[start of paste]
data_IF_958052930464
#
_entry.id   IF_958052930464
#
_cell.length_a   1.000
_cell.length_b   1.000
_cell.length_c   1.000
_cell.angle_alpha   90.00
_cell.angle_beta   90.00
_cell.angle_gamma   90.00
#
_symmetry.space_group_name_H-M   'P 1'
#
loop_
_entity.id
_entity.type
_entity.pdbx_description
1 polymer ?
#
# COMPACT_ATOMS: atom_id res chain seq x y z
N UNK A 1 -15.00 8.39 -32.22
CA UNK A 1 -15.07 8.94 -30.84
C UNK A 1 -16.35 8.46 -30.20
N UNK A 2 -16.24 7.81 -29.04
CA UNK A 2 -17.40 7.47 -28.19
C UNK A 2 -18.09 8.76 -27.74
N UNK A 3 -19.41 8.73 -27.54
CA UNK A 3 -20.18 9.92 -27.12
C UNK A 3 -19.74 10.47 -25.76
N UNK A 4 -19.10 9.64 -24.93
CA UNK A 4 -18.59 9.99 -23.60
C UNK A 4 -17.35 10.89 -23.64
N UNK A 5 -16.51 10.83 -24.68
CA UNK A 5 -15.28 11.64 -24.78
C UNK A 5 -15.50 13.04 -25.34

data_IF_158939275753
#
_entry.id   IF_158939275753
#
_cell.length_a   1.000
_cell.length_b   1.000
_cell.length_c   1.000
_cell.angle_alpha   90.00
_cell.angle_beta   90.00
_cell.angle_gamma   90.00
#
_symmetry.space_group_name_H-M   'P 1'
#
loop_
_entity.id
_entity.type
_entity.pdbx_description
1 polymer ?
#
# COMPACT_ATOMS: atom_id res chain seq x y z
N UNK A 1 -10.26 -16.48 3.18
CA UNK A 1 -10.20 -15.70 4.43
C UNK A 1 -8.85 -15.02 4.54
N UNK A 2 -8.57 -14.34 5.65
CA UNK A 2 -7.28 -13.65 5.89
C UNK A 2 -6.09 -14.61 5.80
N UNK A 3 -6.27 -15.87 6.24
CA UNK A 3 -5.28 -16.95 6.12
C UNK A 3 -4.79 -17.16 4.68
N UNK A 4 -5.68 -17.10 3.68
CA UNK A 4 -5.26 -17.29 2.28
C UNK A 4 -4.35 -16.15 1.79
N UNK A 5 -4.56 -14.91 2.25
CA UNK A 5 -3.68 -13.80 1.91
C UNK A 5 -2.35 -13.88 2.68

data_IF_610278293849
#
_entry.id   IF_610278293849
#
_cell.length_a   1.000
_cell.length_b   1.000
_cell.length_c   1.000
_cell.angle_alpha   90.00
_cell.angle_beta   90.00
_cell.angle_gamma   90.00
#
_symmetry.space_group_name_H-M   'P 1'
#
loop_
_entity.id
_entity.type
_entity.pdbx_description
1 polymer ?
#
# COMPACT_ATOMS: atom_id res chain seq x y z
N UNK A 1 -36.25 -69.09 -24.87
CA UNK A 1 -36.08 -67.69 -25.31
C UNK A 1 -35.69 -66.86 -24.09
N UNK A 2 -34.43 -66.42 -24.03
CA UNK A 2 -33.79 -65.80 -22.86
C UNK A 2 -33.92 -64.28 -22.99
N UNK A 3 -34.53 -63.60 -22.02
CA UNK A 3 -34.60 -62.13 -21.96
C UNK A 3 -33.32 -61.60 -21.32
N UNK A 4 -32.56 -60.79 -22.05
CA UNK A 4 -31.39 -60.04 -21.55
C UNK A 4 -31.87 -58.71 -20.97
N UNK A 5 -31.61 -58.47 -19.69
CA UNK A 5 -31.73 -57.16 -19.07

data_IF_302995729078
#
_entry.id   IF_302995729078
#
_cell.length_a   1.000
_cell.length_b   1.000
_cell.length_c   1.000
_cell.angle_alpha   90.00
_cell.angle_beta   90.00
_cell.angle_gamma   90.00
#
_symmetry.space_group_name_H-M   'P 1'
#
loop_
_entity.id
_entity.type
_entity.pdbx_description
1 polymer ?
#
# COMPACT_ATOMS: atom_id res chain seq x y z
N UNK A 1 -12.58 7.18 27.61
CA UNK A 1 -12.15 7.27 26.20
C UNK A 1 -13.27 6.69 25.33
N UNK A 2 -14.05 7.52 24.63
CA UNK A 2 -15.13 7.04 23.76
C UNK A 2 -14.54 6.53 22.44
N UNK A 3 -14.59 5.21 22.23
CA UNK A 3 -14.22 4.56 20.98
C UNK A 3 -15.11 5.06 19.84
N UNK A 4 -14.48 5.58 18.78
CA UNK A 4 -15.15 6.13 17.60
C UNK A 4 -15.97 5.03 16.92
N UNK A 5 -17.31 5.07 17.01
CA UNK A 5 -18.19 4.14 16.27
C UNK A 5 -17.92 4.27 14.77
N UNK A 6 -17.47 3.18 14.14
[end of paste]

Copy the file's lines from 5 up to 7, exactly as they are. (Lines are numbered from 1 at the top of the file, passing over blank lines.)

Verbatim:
_cell.length_a   1.000
_cell.length_b   1.000
_cell.length_c   1.000